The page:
DhakaTribune
Sunday December 17, 2017 10:30 AM

Study: Waste could save our soil

  • Published at 01:17 AM December 05, 2017
  • Last updated at 01:33 AM December 05, 2017
Study: Waste could save  our soil
Photo:Rajib Dhar

Approximately 60–70% of waste produced in urban areas is organic, while the rest is inorganic, reads the study

With rising concerns about the condition of soil fertility in Bangladesh, various stakeholders are trying to promote organic fertilizer to restore soil health and reduce the adverse effects of intensive cropping and high use of chemical fertilisers.

The NGO Practical Action and its partners are undertaking actions in Bangladesh and Nepal to reverse declining soil fertility and promote sustainable agricultural practices by increasing the use of organic fertilizers – from both commercial and household sources.

A study carried out by Practical Action and International Institute for Environment and Development (IIED) found that while some fertilizer companies in Bangladesh had already started producing organic fertilizers in the country, there was a lack of a sustainable business model in the field.

The process of making compost involves converting kitchen waste and municipal waste, farm yard manure, crop residues, and other organic materials from their raw state to a form of fertilizer that can be safely used in food production, and adding value to it in the process.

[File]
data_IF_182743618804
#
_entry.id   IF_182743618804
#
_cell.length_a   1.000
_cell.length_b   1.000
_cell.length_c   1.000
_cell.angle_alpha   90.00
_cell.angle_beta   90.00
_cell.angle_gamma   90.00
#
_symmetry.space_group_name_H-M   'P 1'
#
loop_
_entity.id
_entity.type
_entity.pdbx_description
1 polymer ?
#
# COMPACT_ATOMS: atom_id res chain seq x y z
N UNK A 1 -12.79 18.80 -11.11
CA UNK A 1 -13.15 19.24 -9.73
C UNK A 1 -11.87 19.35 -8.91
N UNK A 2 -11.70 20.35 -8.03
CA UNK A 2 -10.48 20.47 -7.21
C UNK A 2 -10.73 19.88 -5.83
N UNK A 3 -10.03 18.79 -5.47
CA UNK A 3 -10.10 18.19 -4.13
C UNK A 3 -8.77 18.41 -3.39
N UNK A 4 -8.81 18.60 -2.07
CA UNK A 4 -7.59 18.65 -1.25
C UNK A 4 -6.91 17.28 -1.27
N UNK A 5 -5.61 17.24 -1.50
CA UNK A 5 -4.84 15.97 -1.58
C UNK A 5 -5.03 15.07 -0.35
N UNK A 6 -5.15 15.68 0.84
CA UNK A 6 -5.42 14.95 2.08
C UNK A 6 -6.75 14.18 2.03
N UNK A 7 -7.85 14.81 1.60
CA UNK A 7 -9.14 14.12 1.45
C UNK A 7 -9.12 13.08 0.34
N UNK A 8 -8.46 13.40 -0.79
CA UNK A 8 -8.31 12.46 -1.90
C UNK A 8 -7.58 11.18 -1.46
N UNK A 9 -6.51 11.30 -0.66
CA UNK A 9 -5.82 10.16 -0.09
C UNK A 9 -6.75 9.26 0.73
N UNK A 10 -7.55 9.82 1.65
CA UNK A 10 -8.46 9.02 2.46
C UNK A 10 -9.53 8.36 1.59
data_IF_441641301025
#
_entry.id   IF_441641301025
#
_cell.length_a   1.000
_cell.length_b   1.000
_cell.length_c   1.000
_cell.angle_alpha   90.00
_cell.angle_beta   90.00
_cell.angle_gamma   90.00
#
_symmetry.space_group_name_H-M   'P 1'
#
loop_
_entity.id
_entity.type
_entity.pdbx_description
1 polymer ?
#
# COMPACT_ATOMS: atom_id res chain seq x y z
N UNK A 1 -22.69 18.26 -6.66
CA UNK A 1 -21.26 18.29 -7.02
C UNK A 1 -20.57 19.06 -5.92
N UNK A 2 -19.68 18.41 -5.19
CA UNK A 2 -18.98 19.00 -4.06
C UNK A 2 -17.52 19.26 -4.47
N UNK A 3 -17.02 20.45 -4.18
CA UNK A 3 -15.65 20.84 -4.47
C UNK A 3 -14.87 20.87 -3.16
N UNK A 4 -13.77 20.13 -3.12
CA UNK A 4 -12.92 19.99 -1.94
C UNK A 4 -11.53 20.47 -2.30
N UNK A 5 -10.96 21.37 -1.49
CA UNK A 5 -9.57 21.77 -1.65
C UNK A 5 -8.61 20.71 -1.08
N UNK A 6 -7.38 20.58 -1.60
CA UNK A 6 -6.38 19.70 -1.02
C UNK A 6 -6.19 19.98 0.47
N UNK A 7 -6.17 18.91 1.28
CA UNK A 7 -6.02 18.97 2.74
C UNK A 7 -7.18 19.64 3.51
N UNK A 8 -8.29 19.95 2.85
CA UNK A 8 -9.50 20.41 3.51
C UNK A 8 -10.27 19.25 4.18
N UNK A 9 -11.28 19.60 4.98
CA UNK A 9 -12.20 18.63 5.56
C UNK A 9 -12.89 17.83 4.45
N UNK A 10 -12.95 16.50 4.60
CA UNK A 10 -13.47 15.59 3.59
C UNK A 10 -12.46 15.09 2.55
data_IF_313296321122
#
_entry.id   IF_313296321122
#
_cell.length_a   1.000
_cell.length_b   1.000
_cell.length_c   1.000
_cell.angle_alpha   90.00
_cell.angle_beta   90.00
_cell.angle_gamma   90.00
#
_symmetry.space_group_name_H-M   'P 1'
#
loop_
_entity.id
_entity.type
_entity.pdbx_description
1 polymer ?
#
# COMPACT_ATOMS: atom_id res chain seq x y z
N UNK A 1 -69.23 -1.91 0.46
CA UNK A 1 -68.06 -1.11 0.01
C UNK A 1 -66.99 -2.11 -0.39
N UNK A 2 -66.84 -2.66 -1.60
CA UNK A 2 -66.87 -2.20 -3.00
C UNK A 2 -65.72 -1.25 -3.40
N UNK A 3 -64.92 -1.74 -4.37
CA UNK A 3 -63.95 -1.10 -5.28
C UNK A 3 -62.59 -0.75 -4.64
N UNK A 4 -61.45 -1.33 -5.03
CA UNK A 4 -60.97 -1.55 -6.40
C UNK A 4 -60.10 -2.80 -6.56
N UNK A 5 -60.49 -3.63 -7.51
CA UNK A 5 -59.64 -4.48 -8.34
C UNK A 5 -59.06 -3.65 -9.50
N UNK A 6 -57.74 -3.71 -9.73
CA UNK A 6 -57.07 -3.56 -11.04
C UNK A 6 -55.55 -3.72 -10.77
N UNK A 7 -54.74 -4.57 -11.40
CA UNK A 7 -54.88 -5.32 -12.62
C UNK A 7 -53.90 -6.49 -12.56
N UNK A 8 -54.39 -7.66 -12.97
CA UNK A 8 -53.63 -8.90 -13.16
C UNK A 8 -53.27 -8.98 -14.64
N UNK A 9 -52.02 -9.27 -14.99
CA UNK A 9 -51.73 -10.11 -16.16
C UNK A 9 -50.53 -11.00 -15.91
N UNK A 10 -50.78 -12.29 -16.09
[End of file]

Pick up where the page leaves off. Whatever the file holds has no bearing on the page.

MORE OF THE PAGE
Also Read- World Soil Day: Two-fifths of arable land in Bangladesh lacks organic matter


The study, titled “Collaborative action on soil fertility in South Asia: Experiences from Bangladesh and Nepal,” suggested a supply chain could be created linking waste management to compost production.

A massive amount of municipal waste is produced every day in Bangladesh and it is very poorly managed, leading to pollution of surface water, ground water and the environment, said Hasin Jahan, country director for Practical Action.

“On the other hand organic fertilizer producers suffer from a lack of raw material.”

“If we can utilize this waste, soil health will improve and agricultural production will also increase,” she said.

Approximately 60–70% of waste produced in urban areas is organic, while the rest is inorganic, reads the study.

Policymakers in Bangladesh generally understand the necessity of using organic fertilizers and compost to improve soil health, but they are yet to come up with the policies needed to promote this on a large scale, it said.

Practical Action operates four kitchen waste composting plants in Bangladesh and two sewage treatment plants, one in Satkhira and another in Faridpur.

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